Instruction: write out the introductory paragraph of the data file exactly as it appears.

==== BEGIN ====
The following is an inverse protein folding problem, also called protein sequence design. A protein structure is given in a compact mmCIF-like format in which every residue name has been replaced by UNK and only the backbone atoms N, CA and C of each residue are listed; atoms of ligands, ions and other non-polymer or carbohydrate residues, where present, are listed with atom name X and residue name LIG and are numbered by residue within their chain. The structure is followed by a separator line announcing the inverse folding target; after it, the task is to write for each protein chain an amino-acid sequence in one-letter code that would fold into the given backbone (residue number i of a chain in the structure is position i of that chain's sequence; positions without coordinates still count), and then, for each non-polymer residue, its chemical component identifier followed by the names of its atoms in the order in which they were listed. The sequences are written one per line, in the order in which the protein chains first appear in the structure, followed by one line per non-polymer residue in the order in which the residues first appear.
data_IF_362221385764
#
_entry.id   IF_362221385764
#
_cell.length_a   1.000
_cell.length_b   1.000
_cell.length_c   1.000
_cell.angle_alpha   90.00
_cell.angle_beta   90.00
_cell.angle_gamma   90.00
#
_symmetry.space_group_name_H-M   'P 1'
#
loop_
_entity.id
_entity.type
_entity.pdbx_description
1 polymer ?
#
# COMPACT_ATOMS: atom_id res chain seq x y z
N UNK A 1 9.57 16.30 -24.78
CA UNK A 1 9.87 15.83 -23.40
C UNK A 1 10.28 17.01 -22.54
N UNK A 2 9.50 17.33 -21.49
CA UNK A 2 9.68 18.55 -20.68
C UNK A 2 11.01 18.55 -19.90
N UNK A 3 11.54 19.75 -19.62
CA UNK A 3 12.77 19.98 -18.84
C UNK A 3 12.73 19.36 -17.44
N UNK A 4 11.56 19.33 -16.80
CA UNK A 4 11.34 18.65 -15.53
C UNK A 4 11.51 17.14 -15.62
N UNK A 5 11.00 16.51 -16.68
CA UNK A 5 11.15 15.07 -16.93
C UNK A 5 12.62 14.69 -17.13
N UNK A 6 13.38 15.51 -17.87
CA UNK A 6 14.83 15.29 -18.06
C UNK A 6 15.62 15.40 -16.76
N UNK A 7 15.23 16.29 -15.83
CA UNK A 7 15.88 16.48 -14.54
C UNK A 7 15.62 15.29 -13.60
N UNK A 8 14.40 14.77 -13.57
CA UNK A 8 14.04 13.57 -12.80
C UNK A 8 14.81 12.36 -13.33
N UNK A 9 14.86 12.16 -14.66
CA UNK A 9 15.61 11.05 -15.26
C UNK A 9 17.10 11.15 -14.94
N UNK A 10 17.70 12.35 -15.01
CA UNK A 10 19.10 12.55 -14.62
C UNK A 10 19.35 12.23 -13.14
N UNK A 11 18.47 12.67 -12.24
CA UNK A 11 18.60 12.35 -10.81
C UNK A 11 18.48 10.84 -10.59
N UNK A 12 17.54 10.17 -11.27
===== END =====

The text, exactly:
The following is an inverse protein folding problem, also called protein sequence design. A protein structure is given in a compact mmCIF-like format in which every residue name has been replaced by UNK and only the backbone atoms N, CA and C of each residue are listed; atoms of ligands, ions and other non-polymer or carbohydrate residues, where present, are listed with atom name X and residue name LIG and are numbered by residue within their chain. The structure is followed by a separator line announcing the inverse folding target; after it, the task is to write for each protein chain an amino-acid sequence in one-letter code that would fold into the given backbone (residue number i of a chain in the structure is position i of that chain's sequence; positions without coordinates still count), and then, for each non-polymer residue, its chemical component identifier followed by the names of its atoms in the order in which they were listed. The sequences are written one per line, in the order in which the protein chains first appear in the structure, followed by one line per non-polymer residue in the order in which the residues first appear.